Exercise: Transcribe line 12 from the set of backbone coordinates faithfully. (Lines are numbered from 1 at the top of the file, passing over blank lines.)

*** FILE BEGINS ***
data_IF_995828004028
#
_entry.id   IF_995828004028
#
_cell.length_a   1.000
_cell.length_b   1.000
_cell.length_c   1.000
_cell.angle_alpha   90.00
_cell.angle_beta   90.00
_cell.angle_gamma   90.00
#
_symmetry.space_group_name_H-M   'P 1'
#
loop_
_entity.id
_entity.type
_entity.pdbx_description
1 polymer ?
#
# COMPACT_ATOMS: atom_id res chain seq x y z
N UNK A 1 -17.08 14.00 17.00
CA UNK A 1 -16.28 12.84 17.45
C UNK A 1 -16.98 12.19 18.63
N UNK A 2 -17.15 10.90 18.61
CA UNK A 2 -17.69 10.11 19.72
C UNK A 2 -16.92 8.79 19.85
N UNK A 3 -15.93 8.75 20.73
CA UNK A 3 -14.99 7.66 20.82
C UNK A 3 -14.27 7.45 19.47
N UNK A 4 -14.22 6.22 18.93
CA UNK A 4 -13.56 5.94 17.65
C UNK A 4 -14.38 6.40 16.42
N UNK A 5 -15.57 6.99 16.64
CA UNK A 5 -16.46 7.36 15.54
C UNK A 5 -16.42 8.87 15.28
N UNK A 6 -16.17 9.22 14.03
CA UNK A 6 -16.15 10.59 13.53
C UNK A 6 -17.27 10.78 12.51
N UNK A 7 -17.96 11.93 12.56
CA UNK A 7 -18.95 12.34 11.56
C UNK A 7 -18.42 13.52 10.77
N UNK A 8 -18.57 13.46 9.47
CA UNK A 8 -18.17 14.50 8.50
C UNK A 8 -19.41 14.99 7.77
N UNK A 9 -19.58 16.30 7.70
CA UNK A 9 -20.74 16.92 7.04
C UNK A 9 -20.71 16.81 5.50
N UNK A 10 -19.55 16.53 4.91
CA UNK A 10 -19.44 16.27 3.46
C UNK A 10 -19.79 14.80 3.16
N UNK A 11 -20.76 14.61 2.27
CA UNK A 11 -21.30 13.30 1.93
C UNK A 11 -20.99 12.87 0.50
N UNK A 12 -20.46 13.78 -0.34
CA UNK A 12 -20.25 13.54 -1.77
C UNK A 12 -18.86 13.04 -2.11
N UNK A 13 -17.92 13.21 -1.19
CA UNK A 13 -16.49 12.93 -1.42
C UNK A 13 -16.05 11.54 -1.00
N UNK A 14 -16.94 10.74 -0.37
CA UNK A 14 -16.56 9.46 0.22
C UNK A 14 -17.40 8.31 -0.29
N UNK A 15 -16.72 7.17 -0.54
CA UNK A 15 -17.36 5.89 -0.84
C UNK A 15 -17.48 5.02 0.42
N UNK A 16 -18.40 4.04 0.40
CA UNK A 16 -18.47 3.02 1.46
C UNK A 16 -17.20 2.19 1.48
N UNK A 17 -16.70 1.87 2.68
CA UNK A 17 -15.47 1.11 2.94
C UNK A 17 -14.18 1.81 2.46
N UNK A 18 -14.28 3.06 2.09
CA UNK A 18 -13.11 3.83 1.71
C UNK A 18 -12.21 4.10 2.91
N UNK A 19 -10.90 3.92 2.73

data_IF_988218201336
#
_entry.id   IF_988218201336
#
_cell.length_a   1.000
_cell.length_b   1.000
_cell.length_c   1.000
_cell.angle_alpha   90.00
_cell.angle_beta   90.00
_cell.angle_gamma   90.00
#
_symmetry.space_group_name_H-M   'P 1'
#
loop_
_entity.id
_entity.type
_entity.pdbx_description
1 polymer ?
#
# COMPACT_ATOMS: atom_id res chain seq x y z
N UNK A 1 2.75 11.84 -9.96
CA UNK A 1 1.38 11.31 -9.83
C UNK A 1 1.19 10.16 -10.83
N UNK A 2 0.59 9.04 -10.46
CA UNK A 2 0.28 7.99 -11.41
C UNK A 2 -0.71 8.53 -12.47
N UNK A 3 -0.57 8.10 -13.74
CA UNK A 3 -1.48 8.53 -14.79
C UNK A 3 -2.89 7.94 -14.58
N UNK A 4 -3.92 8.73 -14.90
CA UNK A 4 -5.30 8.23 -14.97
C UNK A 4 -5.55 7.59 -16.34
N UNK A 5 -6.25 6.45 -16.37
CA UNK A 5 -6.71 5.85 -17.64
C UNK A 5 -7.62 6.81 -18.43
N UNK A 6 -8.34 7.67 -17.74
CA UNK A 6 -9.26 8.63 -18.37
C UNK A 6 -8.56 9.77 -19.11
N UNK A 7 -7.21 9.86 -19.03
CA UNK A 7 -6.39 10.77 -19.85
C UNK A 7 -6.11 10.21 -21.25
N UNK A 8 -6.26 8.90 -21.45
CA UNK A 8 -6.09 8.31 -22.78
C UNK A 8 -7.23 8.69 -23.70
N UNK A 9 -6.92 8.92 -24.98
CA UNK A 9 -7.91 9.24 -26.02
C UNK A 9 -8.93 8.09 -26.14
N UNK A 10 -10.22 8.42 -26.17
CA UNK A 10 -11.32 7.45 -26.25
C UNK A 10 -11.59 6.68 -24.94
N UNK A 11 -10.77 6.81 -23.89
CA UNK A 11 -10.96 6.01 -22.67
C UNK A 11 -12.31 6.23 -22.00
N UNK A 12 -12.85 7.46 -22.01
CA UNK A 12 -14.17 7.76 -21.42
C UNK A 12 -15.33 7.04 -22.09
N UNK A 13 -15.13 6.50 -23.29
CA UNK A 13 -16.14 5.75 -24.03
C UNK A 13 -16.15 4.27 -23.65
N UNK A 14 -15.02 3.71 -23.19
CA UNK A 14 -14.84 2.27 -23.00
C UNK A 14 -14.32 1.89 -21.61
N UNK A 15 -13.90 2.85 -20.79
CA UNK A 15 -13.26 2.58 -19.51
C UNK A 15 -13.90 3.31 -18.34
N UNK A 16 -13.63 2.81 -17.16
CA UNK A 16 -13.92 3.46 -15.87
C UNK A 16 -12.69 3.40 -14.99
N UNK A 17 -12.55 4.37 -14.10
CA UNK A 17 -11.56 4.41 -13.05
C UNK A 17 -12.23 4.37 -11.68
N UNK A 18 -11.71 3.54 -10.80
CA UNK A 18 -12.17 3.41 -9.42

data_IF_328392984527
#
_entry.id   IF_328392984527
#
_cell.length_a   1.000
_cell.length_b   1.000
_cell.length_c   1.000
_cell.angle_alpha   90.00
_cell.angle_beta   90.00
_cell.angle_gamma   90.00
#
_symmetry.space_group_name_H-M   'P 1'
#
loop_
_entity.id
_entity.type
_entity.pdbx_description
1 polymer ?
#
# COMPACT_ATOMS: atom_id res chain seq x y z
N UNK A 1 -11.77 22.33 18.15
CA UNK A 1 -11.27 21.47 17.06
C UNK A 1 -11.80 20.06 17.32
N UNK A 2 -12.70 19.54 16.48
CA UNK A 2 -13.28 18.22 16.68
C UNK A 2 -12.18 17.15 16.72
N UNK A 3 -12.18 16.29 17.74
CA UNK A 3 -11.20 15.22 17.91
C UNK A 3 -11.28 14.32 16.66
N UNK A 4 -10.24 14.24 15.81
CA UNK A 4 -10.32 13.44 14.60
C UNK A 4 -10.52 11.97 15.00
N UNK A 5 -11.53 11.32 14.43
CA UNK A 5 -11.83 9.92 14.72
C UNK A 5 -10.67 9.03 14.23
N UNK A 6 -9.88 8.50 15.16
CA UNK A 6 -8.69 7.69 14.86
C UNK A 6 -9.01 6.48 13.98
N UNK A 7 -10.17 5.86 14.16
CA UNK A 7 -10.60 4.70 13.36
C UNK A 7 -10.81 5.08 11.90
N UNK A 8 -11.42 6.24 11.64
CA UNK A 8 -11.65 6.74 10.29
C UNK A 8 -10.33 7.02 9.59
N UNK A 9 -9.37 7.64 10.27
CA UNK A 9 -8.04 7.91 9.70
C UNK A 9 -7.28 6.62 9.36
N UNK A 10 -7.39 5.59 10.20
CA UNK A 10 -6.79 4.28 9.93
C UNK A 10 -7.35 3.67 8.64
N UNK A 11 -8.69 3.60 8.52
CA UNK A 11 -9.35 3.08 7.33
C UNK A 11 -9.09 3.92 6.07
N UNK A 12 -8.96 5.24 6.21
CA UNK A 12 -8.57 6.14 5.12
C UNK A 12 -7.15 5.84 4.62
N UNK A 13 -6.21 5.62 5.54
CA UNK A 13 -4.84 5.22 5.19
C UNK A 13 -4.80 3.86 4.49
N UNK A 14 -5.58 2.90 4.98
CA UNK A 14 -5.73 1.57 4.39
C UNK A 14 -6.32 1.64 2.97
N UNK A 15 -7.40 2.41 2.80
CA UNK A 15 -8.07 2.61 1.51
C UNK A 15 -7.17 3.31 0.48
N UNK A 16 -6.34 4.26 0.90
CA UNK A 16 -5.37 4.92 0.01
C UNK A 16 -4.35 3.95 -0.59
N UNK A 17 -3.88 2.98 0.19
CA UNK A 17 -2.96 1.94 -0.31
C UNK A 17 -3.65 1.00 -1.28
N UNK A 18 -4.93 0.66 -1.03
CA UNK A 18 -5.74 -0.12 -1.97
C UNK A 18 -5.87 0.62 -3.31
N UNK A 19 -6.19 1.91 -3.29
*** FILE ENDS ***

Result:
_symmetry.space_group_name_H-M   'P 1'